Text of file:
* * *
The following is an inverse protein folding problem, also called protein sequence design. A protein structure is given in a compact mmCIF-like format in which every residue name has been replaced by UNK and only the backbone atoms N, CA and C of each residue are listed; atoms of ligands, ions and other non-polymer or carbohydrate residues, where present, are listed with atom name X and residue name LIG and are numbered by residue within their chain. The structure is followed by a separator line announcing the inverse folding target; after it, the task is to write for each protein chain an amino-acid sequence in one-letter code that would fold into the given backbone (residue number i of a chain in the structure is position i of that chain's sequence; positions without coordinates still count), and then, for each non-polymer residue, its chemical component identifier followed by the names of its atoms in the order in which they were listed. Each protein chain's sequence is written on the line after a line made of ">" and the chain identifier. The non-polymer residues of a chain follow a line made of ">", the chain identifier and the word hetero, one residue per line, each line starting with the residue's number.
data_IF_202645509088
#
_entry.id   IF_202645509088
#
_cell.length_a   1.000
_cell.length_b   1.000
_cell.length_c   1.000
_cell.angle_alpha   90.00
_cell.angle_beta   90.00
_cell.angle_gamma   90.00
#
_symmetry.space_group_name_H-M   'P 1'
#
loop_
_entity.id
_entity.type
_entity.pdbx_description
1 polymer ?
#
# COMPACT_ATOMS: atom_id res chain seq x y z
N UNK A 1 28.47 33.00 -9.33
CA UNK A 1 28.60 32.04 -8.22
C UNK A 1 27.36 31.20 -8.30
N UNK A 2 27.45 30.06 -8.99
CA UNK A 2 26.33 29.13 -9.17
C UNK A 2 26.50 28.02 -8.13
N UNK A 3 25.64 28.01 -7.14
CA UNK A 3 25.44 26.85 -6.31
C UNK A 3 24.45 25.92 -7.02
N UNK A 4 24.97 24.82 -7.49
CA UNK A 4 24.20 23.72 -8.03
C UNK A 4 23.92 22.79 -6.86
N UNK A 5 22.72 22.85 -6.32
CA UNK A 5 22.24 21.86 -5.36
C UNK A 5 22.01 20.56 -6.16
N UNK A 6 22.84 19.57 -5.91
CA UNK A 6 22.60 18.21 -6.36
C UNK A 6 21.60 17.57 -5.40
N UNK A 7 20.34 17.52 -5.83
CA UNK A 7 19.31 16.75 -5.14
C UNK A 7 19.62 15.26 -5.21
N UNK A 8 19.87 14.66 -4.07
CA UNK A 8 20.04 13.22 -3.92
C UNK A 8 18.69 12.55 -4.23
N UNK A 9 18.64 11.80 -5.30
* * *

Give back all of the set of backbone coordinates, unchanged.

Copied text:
The following is an inverse protein folding problem, also called protein sequence design. A protein structure is given in a compact mmCIF-like format in which every residue name has been replaced by UNK and only the backbone atoms N, CA and C of each residue are listed; atoms of ligands, ions and other non-polymer or carbohydrate residues, where present, are listed with atom name X and residue name LIG and are numbered by residue within their chain. The structure is followed by a separator line announcing the inverse folding target; after it, the task is to write for each protein chain an amino-acid sequence in one-letter code that would fold into the given backbone (residue number i of a chain in the structure is position i of that chain's sequence; positions without coordinates still count), and then, for each non-polymer residue, its chemical component identifier followed by the names of its atoms in the order in which they were listed. Each protein chain's sequence is written on the line after a line made of ">" and the chain identifier. The non-polymer residues of a chain follow a line made of ">", the chain identifier and the word hetero, one residue per line, each line starting with the residue's number.
data_IF_202645509088
#
_entry.id   IF_202645509088
#
_cell.length_a   1.000
_cell.length_b   1.000
_cell.length_c   1.000
_cell.angle_alpha   90.00
_cell.angle_beta   90.00
_cell.angle_gamma   90.00
#
_symmetry.space_group_name_H-M   'P 1'
#
loop_
_entity.id
_entity.type
_entity.pdbx_description
1 polymer ?
#
# COMPACT_ATOMS: atom_id res chain seq x y z
N UNK A 1 28.47 33.00 -9.33
CA UNK A 1 28.60 32.04 -8.22
C UNK A 1 27.36 31.20 -8.30
N UNK A 2 27.45 30.06 -8.99
CA UNK A 2 26.33 29.13 -9.17
C UNK A 2 26.50 28.02 -8.13
N UNK A 3 25.64 28.01 -7.14
CA UNK A 3 25.44 26.85 -6.31
C UNK A 3 24.45 25.92 -7.02
N UNK A 4 24.97 24.82 -7.49
CA UNK A 4 24.20 23.72 -8.03
C UNK A 4 23.92 22.79 -6.86
N UNK A 5 22.72 22.85 -6.32
CA UNK A 5 22.24 21.86 -5.36
C UNK A 5 22.01 20.56 -6.16
N UNK A 6 22.84 19.57 -5.91
CA UNK A 6 22.60 18.21 -6.36
C UNK A 6 21.60 17.57 -5.40
N UNK A 7 20.34 17.52 -5.83
CA UNK A 7 19.31 16.75 -5.14
C UNK A 7 19.62 15.26 -5.21
N UNK A 8 19.87 14.66 -4.07
CA UNK A 8 20.04 13.22 -3.92
C UNK A 8 18.69 12.55 -4.23
N UNK A 9 18.64 11.80 -5.30